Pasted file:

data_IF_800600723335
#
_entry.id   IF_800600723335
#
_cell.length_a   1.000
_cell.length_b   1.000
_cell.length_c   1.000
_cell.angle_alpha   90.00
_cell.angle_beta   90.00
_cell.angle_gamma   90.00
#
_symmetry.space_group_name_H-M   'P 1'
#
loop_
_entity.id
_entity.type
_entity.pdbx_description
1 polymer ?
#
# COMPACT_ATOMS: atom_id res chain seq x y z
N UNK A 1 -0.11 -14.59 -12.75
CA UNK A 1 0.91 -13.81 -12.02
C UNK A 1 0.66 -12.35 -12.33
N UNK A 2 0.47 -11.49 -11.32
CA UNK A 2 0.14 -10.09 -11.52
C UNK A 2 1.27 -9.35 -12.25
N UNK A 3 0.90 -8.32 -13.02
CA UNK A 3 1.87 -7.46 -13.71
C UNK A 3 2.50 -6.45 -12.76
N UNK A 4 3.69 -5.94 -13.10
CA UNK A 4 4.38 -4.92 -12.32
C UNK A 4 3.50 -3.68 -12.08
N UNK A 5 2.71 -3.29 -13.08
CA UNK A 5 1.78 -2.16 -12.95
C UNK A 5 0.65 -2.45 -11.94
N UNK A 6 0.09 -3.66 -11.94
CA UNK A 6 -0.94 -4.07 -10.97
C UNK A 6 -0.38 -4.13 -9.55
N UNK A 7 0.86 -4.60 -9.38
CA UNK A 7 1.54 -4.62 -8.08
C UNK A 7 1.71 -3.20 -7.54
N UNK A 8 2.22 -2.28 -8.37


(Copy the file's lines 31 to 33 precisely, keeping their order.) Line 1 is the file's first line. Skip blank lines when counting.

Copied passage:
CA UNK A 4 4.38 -4.92 -12.32
C UNK A 4 3.50 -3.68 -12.08
N UNK A 5 2.71 -3.29 -13.08